From Bosun we learned a system of fit management.
From Lucy we learned of herbal alternatives to the drugs
From Maddie we learned the importance of diet and the beneficial uses of a herbal tea.
Cassie taught us that the same herbal tea could be used in place of rectal diazepam to save lives.
Rosie taught us the importance of the correct pack order.
Jet taught us that just small changes can bring huge improvements.
Fletcher taught us that the diet is for life, even if the fitting stops.
Nelson, though not epileptic, taught us the huge importance of identifying and eliminating food sensitivities at the correct speed for each dog, and of the value of rotation diets.
Skipper, also not epileptic, but with appalling liver malformation, taught us to understand the stresses and necessity of coping with regular medication, and a great deal to do with coping with liver problems and bladder stones.
There have been so many dogs over the years, each making a contribution to our pool of knowledge and understanding of epilepsy and its related problems.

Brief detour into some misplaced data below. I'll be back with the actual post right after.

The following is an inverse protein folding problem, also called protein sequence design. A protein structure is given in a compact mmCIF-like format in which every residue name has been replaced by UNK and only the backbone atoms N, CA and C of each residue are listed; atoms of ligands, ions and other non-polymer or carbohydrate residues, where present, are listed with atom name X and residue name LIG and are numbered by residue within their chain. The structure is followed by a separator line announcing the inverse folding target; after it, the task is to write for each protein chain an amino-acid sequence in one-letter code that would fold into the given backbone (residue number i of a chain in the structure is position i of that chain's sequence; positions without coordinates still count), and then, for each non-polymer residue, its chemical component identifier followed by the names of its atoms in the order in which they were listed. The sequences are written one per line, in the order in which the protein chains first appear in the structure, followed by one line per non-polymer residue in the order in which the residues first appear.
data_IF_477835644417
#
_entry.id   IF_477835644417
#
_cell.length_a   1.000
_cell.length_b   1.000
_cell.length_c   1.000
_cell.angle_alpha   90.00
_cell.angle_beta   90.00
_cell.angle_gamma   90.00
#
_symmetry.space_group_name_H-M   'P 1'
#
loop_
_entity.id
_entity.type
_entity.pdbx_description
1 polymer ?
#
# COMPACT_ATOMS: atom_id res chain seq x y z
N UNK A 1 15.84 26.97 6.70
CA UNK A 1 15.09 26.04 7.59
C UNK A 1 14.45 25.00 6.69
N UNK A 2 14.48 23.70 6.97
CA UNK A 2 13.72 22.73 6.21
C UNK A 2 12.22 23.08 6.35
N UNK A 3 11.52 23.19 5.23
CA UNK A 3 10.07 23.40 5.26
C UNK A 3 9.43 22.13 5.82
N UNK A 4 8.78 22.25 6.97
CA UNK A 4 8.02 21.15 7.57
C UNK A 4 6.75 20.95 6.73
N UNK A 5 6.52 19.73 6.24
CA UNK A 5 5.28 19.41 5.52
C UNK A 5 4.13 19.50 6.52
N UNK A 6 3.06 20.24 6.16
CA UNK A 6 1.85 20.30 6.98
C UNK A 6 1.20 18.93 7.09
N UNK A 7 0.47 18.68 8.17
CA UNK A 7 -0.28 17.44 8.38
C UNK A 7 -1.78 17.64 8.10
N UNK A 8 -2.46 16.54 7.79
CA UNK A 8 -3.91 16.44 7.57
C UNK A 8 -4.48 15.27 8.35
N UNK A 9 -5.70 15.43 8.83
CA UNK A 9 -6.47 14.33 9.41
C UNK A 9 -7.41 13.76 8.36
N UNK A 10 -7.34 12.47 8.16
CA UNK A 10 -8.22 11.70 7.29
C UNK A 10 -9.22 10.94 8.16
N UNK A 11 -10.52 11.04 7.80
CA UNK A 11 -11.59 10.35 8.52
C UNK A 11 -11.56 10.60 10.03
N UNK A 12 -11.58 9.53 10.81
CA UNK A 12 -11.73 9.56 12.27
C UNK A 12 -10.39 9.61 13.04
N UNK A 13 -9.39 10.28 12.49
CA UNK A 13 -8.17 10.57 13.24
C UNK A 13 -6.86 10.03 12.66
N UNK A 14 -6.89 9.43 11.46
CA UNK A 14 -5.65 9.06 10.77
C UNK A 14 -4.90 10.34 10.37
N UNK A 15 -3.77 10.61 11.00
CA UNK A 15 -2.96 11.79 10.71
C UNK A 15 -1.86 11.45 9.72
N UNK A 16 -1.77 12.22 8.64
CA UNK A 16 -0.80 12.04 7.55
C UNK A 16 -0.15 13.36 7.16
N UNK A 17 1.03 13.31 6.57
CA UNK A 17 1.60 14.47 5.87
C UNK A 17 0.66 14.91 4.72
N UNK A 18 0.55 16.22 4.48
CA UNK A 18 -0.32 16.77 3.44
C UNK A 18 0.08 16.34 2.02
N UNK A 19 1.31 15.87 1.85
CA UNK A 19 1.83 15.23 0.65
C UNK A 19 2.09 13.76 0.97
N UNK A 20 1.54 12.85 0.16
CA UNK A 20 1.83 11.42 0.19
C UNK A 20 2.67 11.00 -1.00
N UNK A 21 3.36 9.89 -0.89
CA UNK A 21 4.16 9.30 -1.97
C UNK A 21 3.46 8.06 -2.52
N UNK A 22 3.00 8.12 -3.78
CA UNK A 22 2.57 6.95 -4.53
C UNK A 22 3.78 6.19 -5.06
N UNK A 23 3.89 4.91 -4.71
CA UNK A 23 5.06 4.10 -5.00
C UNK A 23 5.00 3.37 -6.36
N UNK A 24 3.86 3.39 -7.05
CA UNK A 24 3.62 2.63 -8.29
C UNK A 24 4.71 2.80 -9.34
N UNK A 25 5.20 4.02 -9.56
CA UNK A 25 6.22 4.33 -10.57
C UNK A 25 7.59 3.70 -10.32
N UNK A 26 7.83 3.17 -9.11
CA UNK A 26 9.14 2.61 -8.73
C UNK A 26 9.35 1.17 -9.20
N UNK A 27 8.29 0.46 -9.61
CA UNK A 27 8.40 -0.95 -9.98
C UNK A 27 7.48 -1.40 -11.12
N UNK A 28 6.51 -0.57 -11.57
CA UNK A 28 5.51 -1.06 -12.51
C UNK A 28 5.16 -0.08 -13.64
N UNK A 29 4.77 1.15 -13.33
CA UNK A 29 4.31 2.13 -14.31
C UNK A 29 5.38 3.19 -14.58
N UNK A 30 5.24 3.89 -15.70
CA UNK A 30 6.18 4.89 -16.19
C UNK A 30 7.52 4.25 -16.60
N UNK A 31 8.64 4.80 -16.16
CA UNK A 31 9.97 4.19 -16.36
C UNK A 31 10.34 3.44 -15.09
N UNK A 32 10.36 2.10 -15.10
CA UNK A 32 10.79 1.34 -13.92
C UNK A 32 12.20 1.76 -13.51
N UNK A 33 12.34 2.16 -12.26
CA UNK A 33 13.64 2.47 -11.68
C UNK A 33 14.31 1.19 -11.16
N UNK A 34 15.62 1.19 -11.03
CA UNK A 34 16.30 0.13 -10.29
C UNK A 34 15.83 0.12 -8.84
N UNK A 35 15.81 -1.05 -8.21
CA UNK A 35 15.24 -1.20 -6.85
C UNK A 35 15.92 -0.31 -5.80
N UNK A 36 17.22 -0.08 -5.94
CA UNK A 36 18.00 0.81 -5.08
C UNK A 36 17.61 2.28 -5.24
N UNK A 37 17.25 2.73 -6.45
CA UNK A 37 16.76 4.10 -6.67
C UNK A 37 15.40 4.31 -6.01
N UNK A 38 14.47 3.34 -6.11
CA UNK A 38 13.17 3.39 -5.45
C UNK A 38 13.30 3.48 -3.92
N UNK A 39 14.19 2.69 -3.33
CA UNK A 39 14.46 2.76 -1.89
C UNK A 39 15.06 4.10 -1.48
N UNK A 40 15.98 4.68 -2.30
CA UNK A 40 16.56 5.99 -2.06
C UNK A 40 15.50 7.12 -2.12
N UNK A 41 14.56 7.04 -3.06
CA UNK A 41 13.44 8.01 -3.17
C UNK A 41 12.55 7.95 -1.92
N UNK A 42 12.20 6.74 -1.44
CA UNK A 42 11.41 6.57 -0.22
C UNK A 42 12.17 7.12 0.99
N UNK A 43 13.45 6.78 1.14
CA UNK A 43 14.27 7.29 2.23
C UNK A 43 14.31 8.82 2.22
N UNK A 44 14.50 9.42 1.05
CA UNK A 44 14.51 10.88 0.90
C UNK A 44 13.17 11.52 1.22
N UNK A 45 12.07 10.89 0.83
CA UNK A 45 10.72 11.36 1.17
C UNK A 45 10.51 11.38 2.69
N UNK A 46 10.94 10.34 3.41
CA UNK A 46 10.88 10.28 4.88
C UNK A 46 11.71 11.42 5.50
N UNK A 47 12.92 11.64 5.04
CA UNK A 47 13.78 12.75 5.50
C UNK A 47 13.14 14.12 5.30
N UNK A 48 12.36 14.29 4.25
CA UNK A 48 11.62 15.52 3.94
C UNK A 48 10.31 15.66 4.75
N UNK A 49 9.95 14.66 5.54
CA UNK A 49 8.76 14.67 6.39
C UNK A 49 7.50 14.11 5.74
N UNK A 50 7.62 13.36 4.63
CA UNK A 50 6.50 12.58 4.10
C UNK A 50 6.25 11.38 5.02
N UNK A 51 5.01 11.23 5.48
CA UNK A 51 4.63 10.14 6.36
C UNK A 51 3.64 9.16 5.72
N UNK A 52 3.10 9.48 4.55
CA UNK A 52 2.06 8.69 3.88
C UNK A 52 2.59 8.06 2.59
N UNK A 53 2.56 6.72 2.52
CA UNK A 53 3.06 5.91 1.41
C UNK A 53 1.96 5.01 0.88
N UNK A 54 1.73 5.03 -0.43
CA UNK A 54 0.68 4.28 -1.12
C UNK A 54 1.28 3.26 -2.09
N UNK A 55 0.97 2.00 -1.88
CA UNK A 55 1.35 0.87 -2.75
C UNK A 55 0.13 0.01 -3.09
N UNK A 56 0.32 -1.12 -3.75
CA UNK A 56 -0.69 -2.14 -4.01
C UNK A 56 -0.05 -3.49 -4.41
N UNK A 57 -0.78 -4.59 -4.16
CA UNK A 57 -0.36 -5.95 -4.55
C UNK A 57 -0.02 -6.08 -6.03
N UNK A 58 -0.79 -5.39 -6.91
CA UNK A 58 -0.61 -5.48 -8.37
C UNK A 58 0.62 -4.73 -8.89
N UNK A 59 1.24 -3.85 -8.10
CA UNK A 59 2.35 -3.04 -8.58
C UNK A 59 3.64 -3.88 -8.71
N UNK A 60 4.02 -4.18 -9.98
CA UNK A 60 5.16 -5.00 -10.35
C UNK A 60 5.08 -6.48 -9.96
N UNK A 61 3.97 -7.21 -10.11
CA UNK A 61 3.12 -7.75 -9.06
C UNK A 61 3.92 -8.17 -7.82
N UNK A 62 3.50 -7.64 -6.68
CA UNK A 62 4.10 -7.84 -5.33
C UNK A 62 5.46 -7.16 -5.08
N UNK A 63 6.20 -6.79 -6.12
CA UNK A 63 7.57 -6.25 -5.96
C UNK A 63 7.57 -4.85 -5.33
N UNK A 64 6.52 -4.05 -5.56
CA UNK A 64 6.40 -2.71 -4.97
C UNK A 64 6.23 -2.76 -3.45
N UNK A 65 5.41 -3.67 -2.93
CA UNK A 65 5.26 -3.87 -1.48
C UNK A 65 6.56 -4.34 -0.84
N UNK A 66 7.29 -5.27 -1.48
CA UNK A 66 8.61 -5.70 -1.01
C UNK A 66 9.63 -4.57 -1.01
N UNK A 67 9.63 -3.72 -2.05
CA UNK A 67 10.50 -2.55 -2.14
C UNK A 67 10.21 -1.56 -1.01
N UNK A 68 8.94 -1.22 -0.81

With our sympathetic approach we try to help owners find additional ways of lessening these bouts of excess electrical activity, apart from the usual drugs, thereby improving the quality of life for both dog and owner families.
Owners can be devastated by epilepsy in their treasured pets, where the diagnosis could, and still can be, that euthanasia is the only answer. However, we set out to offer help and alternative optionswith the knowledge we have accrued, in addition to prescribed medication.
We even managed to get colourants removed from veterinary phenobarbitone.
We have found that identifying food problems and altering the diet, specifically to suit each individual dog, can reduce the frequency and severity of the
seizures/fits in nearly all cases, thereby improving the quality of life for the dog and owner.
We have learnt a way of managing the actual fit which reduces the length and severity of the fit and gives the owner confidence that they can do something to help their dog. Their confidence then transmits to the dog and the seizure lessens. The dog may appear unconscious but, as with humans, touch and hearing are the last senses to go, so just the way the owner handles the dog during a fit can really make a difference while keeping both dog and owner safe.